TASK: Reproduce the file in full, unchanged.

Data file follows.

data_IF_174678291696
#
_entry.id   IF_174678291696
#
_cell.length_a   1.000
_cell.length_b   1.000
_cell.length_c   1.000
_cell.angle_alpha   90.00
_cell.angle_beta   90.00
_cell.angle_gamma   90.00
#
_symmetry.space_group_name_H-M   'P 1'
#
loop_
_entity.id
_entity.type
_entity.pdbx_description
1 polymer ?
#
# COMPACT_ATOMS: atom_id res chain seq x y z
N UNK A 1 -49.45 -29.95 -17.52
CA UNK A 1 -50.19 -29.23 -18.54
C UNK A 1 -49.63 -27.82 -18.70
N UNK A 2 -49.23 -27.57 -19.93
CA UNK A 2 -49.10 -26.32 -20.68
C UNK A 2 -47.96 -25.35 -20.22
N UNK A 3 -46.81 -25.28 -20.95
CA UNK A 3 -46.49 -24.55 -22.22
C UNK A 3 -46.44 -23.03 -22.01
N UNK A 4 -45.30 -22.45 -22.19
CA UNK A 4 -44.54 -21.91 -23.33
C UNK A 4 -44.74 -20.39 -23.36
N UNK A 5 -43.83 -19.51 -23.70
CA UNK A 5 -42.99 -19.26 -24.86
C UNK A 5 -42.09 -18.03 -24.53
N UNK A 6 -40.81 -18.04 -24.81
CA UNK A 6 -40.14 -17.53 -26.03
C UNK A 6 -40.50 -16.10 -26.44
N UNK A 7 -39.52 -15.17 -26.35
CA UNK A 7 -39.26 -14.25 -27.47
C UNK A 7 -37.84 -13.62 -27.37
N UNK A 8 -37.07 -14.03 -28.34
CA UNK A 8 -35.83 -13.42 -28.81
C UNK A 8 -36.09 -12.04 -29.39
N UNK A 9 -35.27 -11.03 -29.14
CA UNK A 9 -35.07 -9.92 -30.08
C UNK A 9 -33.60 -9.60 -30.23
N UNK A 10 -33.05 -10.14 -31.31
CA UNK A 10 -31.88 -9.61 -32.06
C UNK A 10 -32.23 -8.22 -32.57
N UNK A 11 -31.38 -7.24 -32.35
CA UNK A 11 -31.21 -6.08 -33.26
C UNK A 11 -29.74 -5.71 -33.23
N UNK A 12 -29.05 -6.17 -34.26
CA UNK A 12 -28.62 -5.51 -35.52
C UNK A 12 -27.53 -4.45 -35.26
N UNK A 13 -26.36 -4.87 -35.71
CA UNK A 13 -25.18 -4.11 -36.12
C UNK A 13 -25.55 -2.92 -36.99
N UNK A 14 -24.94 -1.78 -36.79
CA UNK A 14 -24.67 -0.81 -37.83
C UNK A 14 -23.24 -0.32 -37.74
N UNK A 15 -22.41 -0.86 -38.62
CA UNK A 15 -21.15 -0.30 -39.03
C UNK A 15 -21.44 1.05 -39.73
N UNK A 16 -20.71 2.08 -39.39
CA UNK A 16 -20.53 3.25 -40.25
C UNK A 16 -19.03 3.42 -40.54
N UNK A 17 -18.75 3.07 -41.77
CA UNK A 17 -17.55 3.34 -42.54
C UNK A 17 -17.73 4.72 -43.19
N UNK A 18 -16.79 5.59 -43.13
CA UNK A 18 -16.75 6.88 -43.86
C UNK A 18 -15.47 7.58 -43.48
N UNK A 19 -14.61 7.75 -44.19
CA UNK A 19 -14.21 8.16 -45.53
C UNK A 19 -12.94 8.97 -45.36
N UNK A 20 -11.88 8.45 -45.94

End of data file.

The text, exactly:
data_IF_174678291696
#
_entry.id   IF_174678291696
#
_cell.length_a   1.000
_cell.length_b   1.000
_cell.length_c   1.000
_cell.angle_alpha   90.00
_cell.angle_beta   90.00
_cell.angle_gamma   90.00
#
_symmetry.space_group_name_H-M   'P 1'
#
loop_
_entity.id
_entity.type
_entity.pdbx_description
1 polymer ?
#
# COMPACT_ATOMS: atom_id res chain seq x y z
N UNK A 1 -49.45 -29.95 -17.52
CA UNK A 1 -50.19 -29.23 -18.54
C UNK A 1 -49.63 -27.82 -18.70
N UNK A 2 -49.23 -27.57 -19.93
CA UNK A 2 -49.10 -26.32 -20.68
C UNK A 2 -47.96 -25.35 -20.22
N UNK A 3 -46.81 -25.28 -20.95
CA UNK A 3 -46.49 -24.55 -22.22
C UNK A 3 -46.44 -23.03 -22.01
N UNK A 4 -45.30 -22.45 -22.19
CA UNK A 4 -44.54 -21.91 -23.33
C UNK A 4 -44.74 -20.39 -23.36
N UNK A 5 -43.83 -19.51 -23.70
CA UNK A 5 -42.99 -19.26 -24.86
C UNK A 5 -42.09 -18.03 -24.53
N UNK A 6 -40.81 -18.04 -24.81
CA UNK A 6 -40.14 -17.53 -26.03
C UNK A 6 -40.50 -16.10 -26.44
N UNK A 7 -39.52 -15.17 -26.35
CA UNK A 7 -39.26 -14.25 -27.47
C UNK A 7 -37.84 -13.62 -27.37
N UNK A 8 -37.07 -14.03 -28.34
CA UNK A 8 -35.83 -13.42 -28.81
C UNK A 8 -36.09 -12.04 -29.39
N UNK A 9 -35.27 -11.03 -29.14
CA UNK A 9 -35.07 -9.92 -30.08
C UNK A 9 -33.60 -9.60 -30.23
N UNK A 10 -33.05 -10.14 -31.31
CA UNK A 10 -31.88 -9.61 -32.06
C UNK A 10 -32.23 -8.22 -32.57
N UNK A 11 -31.38 -7.24 -32.35
CA UNK A 11 -31.21 -6.08 -33.26
C UNK A 11 -29.74 -5.71 -33.23
N UNK A 12 -29.05 -6.17 -34.26
CA UNK A 12 -28.62 -5.51 -35.52
C UNK A 12 -27.53 -4.45 -35.26
N UNK A 13 -26.36 -4.87 -35.71
CA UNK A 13 -25.18 -4.11 -36.12
C UNK A 13 -25.55 -2.92 -36.99
N UNK A 14 -24.94 -1.78 -36.79
CA UNK A 14 -24.67 -0.81 -37.83
C UNK A 14 -23.24 -0.32 -37.74
N UNK A 15 -22.41 -0.86 -38.62
CA UNK A 15 -21.15 -0.30 -39.03
C UNK A 15 -21.44 1.05 -39.73
N UNK A 16 -20.71 2.08 -39.39
CA UNK A 16 -20.53 3.25 -40.25
C UNK A 16 -19.03 3.42 -40.54
N UNK A 17 -18.75 3.07 -41.77
CA UNK A 17 -17.55 3.34 -42.54
C UNK A 17 -17.73 4.72 -43.19
N UNK A 18 -16.79 5.59 -43.13
CA UNK A 18 -16.75 6.88 -43.86
C UNK A 18 -15.47 7.58 -43.48
N UNK A 19 -14.61 7.75 -44.19
CA UNK A 19 -14.21 8.16 -45.53
C UNK A 19 -12.94 8.97 -45.36
N UNK A 20 -11.88 8.45 -45.94